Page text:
Let’s start by looking at settlements in the area of the Natufians in key sites such as Shuqbuh and Eynan. In these sites dating to around 10000 BC evidence has been discovered showing not only a definitive shift to a permanently sited existence, but also significant population growth. Networks of buildings, particularly residential, based around a central focal point, in some instances a cave, which may well have served as a community building or gathering place. The cave and surrounding terrace at Shuqbah held over 100 burials, suggesting that it held importance as a place of worship or reverence. This is interesting as earlier sites have failed to show funeral practice with limited burials being uncovered. We can surmise from this, that with the growth of populous and the resulting increase in burials, the need to develop a method of disposal that kept pace was required. Further to that, introduction of burial rituals is mentioned, such as adornment of certain individuals with decorative accessories. If we look at evidence found in various settlements across the Natufians Levant, rituals involved removal of heads and subsequent reburial. This shows an introduction of worship and reverence into settlements; however, numbers of burials still did not equate to the period of occupation of these sites.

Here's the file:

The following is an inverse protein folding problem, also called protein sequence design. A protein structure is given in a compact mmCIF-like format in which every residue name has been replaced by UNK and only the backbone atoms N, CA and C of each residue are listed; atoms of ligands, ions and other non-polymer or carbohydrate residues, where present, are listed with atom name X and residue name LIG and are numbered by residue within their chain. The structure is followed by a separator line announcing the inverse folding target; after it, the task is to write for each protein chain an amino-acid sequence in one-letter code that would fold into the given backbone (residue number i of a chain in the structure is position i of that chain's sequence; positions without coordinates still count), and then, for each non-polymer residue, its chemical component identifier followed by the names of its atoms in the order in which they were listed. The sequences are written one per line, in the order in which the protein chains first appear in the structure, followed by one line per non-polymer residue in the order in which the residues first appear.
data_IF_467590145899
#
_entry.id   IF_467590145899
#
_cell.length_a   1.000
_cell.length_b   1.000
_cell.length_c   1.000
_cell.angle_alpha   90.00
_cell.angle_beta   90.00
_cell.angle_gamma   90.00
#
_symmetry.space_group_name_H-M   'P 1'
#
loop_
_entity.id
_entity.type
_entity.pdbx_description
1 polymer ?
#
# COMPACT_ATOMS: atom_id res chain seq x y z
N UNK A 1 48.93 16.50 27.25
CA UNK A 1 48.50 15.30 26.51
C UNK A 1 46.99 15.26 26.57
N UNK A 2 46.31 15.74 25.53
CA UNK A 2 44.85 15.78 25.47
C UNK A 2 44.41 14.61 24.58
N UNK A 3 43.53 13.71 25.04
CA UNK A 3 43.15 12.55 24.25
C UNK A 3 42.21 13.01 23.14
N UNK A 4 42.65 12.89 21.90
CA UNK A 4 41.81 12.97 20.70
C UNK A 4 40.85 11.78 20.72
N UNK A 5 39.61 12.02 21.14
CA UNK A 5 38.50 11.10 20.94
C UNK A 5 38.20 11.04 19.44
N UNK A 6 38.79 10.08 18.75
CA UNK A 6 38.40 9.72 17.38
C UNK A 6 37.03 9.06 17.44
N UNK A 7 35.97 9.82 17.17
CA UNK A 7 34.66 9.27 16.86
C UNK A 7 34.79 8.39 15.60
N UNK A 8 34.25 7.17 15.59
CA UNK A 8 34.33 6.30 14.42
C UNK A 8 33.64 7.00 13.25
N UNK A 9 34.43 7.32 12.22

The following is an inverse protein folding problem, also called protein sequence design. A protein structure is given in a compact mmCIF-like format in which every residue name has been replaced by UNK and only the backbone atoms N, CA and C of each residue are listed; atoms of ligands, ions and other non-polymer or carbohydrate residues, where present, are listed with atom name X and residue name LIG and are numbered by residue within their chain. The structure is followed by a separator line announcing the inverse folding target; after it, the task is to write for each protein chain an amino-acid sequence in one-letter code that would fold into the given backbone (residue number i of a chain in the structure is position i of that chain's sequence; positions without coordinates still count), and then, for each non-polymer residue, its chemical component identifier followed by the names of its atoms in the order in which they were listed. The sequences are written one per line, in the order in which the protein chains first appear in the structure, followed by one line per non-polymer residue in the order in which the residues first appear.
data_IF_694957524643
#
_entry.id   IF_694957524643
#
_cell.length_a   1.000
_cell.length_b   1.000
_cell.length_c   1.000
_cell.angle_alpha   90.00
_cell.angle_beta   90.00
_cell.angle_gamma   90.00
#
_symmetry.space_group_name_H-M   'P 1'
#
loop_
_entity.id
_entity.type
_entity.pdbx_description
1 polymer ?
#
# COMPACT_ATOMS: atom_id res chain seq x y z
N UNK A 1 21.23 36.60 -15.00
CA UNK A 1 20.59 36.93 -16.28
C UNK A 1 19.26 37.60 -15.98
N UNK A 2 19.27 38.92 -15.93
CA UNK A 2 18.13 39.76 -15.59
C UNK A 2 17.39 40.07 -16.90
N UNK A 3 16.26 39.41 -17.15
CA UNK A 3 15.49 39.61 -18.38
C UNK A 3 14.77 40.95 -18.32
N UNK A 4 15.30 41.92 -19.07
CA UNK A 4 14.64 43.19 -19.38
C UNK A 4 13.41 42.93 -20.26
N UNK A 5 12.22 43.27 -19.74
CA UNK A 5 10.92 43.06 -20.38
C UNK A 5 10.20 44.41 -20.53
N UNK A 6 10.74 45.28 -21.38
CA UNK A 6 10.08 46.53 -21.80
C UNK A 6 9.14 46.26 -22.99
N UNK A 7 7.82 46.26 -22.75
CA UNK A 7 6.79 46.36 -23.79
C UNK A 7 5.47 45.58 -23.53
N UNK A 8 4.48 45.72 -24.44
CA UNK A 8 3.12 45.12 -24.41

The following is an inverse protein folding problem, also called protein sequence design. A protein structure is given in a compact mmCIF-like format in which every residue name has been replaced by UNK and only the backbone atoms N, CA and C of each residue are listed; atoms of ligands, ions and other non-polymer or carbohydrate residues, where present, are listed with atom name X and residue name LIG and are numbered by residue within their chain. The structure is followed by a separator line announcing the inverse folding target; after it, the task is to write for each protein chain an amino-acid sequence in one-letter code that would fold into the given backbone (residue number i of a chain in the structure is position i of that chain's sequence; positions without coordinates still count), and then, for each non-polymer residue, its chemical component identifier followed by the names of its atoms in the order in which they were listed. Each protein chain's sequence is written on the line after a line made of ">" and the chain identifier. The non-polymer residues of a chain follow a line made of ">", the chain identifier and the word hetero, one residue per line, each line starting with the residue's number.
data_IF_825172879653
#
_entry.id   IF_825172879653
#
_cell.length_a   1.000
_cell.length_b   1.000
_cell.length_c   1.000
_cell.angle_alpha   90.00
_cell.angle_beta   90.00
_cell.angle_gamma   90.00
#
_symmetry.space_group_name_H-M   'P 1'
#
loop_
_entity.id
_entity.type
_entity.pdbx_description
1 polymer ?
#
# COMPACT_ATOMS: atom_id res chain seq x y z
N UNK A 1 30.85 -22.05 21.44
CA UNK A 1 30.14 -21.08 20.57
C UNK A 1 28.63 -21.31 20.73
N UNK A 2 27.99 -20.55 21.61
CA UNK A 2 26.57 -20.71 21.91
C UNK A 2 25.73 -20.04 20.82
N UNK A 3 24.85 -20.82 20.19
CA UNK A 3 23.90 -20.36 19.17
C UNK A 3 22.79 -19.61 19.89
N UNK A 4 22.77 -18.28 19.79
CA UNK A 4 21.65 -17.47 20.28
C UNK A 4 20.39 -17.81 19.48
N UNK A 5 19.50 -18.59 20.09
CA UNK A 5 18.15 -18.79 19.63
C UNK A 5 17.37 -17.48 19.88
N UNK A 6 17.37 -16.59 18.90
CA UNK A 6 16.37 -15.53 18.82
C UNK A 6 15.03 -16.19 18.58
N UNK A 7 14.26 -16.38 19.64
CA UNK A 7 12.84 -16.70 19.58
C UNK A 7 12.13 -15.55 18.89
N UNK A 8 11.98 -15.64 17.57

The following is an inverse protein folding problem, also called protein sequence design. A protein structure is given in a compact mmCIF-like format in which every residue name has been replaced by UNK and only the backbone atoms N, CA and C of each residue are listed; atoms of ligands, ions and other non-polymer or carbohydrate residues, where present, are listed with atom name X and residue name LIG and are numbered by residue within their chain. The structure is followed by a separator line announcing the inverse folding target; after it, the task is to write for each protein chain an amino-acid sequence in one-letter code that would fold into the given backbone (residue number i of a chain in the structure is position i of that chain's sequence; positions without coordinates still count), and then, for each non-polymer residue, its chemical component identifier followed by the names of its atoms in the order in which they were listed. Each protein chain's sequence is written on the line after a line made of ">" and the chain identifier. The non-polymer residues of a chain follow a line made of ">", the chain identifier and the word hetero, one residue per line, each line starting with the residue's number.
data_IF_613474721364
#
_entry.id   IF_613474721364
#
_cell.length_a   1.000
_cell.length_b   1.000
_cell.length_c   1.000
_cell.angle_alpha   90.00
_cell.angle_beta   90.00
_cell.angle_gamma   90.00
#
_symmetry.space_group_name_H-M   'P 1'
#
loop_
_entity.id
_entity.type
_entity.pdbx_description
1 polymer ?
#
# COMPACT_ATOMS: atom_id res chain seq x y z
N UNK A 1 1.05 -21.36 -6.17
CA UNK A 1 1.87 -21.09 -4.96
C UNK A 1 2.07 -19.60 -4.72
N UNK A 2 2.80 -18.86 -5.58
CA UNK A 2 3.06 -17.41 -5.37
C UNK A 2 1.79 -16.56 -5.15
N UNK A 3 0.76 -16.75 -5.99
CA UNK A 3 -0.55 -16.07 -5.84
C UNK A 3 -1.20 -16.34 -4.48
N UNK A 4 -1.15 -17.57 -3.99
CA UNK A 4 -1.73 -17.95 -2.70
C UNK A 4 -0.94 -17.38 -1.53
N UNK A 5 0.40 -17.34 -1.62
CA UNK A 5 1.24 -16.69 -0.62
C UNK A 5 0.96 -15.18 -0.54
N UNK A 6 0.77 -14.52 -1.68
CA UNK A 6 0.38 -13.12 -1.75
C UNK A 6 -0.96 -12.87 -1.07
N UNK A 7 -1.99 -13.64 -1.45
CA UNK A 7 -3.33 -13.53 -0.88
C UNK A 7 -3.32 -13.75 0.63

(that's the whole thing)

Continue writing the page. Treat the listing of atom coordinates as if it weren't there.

Catalhoyuk burial. See the foetal burial position and the head and cervical spine are separated

Catalhoyuk burial. See the foetal burial position and the head and cervical spine are separated

Examination of the site at Eynan revealed three phases of occupation over a period of two thousand years with the final occupation being much smaller in scale with less substantial buildings than the previous two, before the site was finally abandoned for good. This shows evidence that there was a decline in population size. This would imply a breakdown in social function within the larger community, or a lack of sustainability forcing separation into smaller groups, thus proving the need to adapt to given situations was a key factor in survival. We could also theorise that other factors had depleted numbers, such as disease and subsequent death of a large number of the population.

Another significant find were tools developed solely for certain tasks, most importantly those used for cultivation and harvesting. Sickle blades and grinding stones are among examples discovered. These tools demonstrate that the need to produce larger numbers of food, storage of harvests and new ways of preparing the food for consumption, was in evidence and show that adaptation was necessary in this particular instance.